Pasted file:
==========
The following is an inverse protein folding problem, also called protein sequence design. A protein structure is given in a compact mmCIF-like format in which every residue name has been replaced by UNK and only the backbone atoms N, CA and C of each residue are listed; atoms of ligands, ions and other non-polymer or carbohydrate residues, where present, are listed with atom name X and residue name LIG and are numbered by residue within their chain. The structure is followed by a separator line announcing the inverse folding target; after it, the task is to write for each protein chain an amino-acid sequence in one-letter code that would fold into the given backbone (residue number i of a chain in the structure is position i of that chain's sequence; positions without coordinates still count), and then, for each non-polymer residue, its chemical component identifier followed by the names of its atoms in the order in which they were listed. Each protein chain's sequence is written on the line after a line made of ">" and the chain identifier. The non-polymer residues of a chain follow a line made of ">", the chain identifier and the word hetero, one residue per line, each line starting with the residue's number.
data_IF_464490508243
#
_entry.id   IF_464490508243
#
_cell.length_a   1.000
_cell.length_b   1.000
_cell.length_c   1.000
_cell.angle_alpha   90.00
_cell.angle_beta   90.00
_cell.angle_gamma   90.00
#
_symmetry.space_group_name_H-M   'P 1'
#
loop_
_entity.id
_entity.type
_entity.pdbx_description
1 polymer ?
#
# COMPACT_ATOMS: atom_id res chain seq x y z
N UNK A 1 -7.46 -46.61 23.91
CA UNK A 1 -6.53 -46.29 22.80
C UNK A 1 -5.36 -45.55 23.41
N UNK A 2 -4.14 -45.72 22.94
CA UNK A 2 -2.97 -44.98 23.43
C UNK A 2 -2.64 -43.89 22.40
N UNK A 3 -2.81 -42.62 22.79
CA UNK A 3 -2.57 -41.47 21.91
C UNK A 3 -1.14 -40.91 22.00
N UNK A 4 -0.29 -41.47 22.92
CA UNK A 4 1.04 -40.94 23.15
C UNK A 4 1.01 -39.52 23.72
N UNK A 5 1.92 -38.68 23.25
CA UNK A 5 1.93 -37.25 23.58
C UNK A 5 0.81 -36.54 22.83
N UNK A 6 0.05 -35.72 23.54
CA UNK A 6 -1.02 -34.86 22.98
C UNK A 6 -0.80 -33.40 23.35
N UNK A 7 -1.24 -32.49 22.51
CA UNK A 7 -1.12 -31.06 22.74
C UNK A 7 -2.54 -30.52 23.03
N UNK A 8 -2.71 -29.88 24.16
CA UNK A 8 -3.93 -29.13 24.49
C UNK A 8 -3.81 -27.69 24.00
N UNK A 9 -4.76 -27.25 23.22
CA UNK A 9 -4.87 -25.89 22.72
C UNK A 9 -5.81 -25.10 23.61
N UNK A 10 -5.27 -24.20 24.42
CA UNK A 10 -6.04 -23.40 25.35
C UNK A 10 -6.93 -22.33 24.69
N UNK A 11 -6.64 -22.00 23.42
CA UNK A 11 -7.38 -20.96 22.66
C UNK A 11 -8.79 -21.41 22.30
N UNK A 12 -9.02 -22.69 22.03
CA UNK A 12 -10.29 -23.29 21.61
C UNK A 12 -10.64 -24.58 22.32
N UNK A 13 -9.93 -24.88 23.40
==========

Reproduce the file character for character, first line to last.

The following is an inverse protein folding problem, also called protein sequence design. A protein structure is given in a compact mmCIF-like format in which every residue name has been replaced by UNK and only the backbone atoms N, CA and C of each residue are listed; atoms of ligands, ions and other non-polymer or carbohydrate residues, where present, are listed with atom name X and residue name LIG and are numbered by residue within their chain. The structure is followed by a separator line announcing the inverse folding target; after it, the task is to write for each protein chain an amino-acid sequence in one-letter code that would fold into the given backbone (residue number i of a chain in the structure is position i of that chain's sequence; positions without coordinates still count), and then, for each non-polymer residue, its chemical component identifier followed by the names of its atoms in the order in which they were listed. Each protein chain's sequence is written on the line after a line made of ">" and the chain identifier. The non-polymer residues of a chain follow a line made of ">", the chain identifier and the word hetero, one residue per line, each line starting with the residue's number.
data_IF_464490508243
#
_entry.id   IF_464490508243
#
_cell.length_a   1.000
_cell.length_b   1.000
_cell.length_c   1.000
_cell.angle_alpha   90.00
_cell.angle_beta   90.00
_cell.angle_gamma   90.00
#
_symmetry.space_group_name_H-M   'P 1'
#
loop_
_entity.id
_entity.type
_entity.pdbx_description
1 polymer ?
#
# COMPACT_ATOMS: atom_id res chain seq x y z
N UNK A 1 -7.46 -46.61 23.91
CA UNK A 1 -6.53 -46.29 22.80
C UNK A 1 -5.36 -45.55 23.41
N UNK A 2 -4.14 -45.72 22.94
CA UNK A 2 -2.97 -44.98 23.43
C UNK A 2 -2.64 -43.89 22.40
N UNK A 3 -2.81 -42.62 22.79
CA UNK A 3 -2.57 -41.47 21.91
C UNK A 3 -1.14 -40.91 22.00
N UNK A 4 -0.29 -41.47 22.92
CA UNK A 4 1.04 -40.94 23.15
C UNK A 4 1.01 -39.52 23.72
N UNK A 5 1.92 -38.68 23.25
CA UNK A 5 1.93 -37.25 23.58
C UNK A 5 0.81 -36.54 22.83
N UNK A 6 0.05 -35.72 23.54
CA UNK A 6 -1.02 -34.86 22.98
C UNK A 6 -0.80 -33.40 23.35
N UNK A 7 -1.24 -32.49 22.51
CA UNK A 7 -1.12 -31.06 22.74
C UNK A 7 -2.54 -30.52 23.03
N UNK A 8 -2.71 -29.88 24.16
CA UNK A 8 -3.93 -29.13 24.49
C UNK A 8 -3.81 -27.69 24.00
N UNK A 9 -4.76 -27.25 23.22
CA UNK A 9 -4.87 -25.89 22.72
C UNK A 9 -5.81 -25.10 23.61
N UNK A 10 -5.27 -24.20 24.42
CA UNK A 10 -6.04 -23.40 25.35
C UNK A 10 -6.93 -22.33 24.69
N UNK A 11 -6.64 -22.00 23.42
CA UNK A 11 -7.38 -20.96 22.66
C UNK A 11 -8.79 -21.41 22.30
N UNK A 12 -9.02 -22.69 22.03
CA UNK A 12 -10.29 -23.29 21.61
C UNK A 12 -10.64 -24.58 22.32
N UNK A 13 -9.93 -24.88 23.40